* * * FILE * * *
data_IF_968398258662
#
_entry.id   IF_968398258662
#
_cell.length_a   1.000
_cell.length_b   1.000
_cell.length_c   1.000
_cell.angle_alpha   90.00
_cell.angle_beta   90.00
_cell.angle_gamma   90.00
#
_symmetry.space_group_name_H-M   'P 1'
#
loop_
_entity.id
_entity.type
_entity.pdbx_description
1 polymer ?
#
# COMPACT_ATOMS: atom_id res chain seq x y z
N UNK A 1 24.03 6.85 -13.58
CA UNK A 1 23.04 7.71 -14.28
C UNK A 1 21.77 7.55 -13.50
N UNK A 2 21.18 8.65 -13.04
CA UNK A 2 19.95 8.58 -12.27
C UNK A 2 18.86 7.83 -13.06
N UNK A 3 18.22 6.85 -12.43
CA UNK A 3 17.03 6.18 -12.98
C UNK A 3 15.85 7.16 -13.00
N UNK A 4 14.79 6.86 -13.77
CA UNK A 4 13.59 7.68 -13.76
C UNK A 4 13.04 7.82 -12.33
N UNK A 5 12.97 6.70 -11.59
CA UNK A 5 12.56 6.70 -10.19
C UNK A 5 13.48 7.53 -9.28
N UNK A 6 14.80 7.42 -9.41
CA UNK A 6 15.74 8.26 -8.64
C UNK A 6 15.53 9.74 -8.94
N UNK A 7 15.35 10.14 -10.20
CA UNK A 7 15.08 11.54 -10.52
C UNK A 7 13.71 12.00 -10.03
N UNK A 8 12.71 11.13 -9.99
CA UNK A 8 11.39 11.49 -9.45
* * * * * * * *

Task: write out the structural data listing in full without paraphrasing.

data_IF_968398258662
#
_entry.id   IF_968398258662
#
_cell.length_a   1.000
_cell.length_b   1.000
_cell.length_c   1.000
_cell.angle_alpha   90.00
_cell.angle_beta   90.00
_cell.angle_gamma   90.00
#
_symmetry.space_group_name_H-M   'P 1'
#
loop_
_entity.id
_entity.type
_entity.pdbx_description
1 polymer ?
#
# COMPACT_ATOMS: atom_id res chain seq x y z
N UNK A 1 24.03 6.85 -13.58
CA UNK A 1 23.04 7.71 -14.28
C UNK A 1 21.77 7.55 -13.50
N UNK A 2 21.18 8.65 -13.04
CA UNK A 2 19.95 8.58 -12.27
C UNK A 2 18.86 7.83 -13.06
N UNK A 3 18.22 6.85 -12.43
CA UNK A 3 17.03 6.18 -12.98
C UNK A 3 15.85 7.16 -13.00
N UNK A 4 14.79 6.86 -13.77
CA UNK A 4 13.59 7.68 -13.76
C UNK A 4 13.04 7.82 -12.33
N UNK A 5 12.97 6.70 -11.59
CA UNK A 5 12.56 6.70 -10.19
C UNK A 5 13.48 7.53 -9.28
N UNK A 6 14.80 7.42 -9.41
CA UNK A 6 15.74 8.26 -8.64
C UNK A 6 15.53 9.74 -8.94
N UNK A 7 15.35 10.14 -10.20
CA UNK A 7 15.08 11.54 -10.52
C UNK A 7 13.71 12.00 -10.03
N UNK A 8 12.71 11.13 -9.99
CA UNK A 8 11.39 11.49 -9.45